BEIRUT (Dispatches) -- A Lebanese newspaper has published top-secret documents outlining details of a failed plan by former U.S. president Donald Trump and certain Arab countries in the region, particularly Saudi Arabia, to form a large regional coalition against Iran.
According to Al-Akhbar newspaper, the documents show that Trump began to lure its allies in the Middle East into forming an anti-Iran front months after his first foreign trip to Riyadh as the president of the United States.
Trump’s plan, under the names "the Middle East Strategic Alliance
(MESA)” and the "Arab NATO”, was accompanied by his milking of the Arab countries while going on with implementing the so-called maximum pressure policy against Iran, the report said.
The report also revealed that Saudi Arabia was very enthusiastic about and had faith in Trump’s strategy and put all its eggs in his basket while raising its hopes to unrealistic levels.
According to a confidential Saudi document dated July 4, 2019, the U.S. demanded that all parties must "accelerate arms deals” with the United States, the Lebanese paper reported, hinting at Trump’s famous phrase that "they need to pay” for Washington’s support.
It added that the document exempts the U.S. from taking "any military action” in the event of attacks against those countries, making the Saudis realize that such deals give "important benefits to the U.S.” without imposing any burdens on it, while giving "very limited benefits to other countries, including the Kingdom.”
Al-Akhbar argued that Saudi Arabia, the United Arab Emirates and Bahrain’s insistence on the necessity of confronting Iran and its "regional wings” as the main focus of the alliance shows that they were skeptical about the intentions of the U.S. for the creation of the so-called Arab NATO.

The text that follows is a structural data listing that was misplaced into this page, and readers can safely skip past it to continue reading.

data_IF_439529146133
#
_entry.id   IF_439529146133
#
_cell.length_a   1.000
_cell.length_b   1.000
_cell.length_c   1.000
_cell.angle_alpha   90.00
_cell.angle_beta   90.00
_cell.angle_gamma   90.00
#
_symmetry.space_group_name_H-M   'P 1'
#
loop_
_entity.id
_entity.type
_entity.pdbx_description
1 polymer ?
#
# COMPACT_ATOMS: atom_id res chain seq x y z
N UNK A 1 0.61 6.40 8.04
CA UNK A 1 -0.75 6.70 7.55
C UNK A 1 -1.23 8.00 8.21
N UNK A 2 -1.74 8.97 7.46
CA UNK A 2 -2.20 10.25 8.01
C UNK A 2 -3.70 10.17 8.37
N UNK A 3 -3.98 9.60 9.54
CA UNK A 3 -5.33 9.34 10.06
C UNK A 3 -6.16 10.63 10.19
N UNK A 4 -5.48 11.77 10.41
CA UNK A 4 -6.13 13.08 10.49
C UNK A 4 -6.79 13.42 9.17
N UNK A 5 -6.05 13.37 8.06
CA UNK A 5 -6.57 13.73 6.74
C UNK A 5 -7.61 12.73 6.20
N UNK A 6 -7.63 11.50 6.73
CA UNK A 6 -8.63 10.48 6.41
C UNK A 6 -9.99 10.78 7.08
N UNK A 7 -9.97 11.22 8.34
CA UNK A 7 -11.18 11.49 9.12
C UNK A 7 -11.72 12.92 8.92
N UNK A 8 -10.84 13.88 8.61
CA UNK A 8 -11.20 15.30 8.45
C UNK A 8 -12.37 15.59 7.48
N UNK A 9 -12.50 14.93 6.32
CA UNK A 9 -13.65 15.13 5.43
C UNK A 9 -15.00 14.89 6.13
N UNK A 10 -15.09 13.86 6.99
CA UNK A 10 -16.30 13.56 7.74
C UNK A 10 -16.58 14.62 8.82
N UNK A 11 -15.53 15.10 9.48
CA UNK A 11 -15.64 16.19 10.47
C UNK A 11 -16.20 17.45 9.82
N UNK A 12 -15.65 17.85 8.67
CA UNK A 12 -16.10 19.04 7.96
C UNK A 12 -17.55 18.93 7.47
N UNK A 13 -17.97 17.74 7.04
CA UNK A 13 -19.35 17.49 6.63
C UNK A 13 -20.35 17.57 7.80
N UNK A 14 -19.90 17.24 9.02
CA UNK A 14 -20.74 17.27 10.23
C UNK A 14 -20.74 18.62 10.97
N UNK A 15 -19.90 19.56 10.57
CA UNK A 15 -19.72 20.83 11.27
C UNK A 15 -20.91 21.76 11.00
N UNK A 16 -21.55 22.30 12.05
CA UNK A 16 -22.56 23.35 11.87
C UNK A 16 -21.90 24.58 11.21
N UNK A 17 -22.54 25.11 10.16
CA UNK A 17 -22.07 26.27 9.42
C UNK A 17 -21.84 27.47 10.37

According to the leaked documents, minutes of a coordination meeting between the Persian Gulf states at the headquarters of the Saudi military attaché in Washington show that the Saudis were concerned about a lack of commitment on the American side and also about the fact that it did not offer any benefits to the member states.
"We want the coalition to be limited to the military-security aspect only, and to include sources of threats, in addition to the possibility of establishing strategic partnerships with other allied countries,” the head of the Saudi delegation said at the meeting.
At that meeting, Bahrain wanted the U.S. to be more severe with regard to confronting "Iranian threats,” while worrying that Washington might not remain committed to the alliance.
"After the first proposal submitted by the White House clearly referred to confronting Iranian threats, the second proposal that came from the U.S. Defense and State Ministries was less severe,” the head of the Bahrain delegation regretted, adding, "We want to obtain guarantees that the United States will not abandon this alliance as it did by withdrawing from the nuclear agreement with Iran.”
Citing the leaked documents, Al-Akhbar said the main objective of the United States’ proposal was said to be "building institutions to create power against the Iranian aggression, terrorism and extremism, and promoting economic growth and diversity.”